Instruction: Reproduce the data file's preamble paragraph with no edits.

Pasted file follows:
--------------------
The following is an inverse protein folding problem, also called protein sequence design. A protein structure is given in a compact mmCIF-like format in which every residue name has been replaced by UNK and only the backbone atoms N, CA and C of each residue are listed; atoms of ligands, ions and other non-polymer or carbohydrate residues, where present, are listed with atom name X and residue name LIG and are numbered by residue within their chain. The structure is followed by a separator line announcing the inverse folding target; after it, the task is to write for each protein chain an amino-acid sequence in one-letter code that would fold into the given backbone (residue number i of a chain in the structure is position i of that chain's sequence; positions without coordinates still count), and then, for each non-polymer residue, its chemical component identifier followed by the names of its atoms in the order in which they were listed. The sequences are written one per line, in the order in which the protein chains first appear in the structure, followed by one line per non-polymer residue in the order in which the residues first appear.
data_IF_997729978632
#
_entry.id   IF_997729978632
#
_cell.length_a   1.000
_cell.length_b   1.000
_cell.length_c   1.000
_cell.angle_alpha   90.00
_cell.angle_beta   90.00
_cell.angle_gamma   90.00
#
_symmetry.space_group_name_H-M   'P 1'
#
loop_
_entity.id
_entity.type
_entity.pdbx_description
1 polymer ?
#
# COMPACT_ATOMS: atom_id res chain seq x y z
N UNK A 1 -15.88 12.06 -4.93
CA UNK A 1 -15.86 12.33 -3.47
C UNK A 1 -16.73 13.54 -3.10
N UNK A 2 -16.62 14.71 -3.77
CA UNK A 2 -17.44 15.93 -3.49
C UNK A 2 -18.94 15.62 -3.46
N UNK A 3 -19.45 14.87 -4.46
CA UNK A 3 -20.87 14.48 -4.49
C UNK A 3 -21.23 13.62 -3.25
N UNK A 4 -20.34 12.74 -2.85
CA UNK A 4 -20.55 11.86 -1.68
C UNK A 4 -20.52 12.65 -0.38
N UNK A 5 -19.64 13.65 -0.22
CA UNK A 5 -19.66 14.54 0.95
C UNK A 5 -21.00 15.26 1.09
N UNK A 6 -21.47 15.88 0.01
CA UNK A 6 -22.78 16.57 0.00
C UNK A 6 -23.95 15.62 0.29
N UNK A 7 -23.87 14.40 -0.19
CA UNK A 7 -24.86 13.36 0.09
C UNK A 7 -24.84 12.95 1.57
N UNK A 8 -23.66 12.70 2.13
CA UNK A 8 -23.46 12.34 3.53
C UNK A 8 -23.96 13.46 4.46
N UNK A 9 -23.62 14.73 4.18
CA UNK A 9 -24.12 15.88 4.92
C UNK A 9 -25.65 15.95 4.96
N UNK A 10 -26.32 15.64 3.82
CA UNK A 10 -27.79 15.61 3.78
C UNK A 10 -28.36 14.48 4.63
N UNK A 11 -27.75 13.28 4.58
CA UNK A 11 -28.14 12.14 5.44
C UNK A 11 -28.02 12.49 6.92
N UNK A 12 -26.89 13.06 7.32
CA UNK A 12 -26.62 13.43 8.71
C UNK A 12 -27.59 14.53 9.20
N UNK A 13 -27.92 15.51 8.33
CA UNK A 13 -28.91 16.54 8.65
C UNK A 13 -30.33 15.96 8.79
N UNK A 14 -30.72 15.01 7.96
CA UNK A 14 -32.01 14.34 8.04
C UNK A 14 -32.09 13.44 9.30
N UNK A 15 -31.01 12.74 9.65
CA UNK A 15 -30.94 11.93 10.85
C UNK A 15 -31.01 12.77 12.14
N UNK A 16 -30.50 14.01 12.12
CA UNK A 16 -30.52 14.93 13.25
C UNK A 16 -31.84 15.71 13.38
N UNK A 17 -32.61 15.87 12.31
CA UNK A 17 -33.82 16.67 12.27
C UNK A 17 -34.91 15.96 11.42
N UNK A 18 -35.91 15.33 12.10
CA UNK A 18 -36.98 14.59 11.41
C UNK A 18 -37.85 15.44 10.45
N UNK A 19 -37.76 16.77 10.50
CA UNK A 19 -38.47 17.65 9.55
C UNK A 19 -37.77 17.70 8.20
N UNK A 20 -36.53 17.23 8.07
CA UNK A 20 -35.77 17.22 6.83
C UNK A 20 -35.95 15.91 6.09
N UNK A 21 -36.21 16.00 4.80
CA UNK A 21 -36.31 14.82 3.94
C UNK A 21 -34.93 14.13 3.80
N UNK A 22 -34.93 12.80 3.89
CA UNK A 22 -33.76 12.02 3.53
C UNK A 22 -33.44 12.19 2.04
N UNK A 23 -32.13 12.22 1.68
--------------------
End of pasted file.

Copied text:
The following is an inverse protein folding problem, also called protein sequence design. A protein structure is given in a compact mmCIF-like format in which every residue name has been replaced by UNK and only the backbone atoms N, CA and C of each residue are listed; atoms of ligands, ions and other non-polymer or carbohydrate residues, where present, are listed with atom name X and residue name LIG and are numbered by residue within their chain. The structure is followed by a separator line announcing the inverse folding target; after it, the task is to write for each protein chain an amino-acid sequence in one-letter code that would fold into the given backbone (residue number i of a chain in the structure is position i of that chain's sequence; positions without coordinates still count), and then, for each non-polymer residue, its chemical component identifier followed by the names of its atoms in the order in which they were listed. The sequences are written one per line, in the order in which the protein chains first appear in the structure, followed by one line per non-polymer residue in the order in which the residues first appear.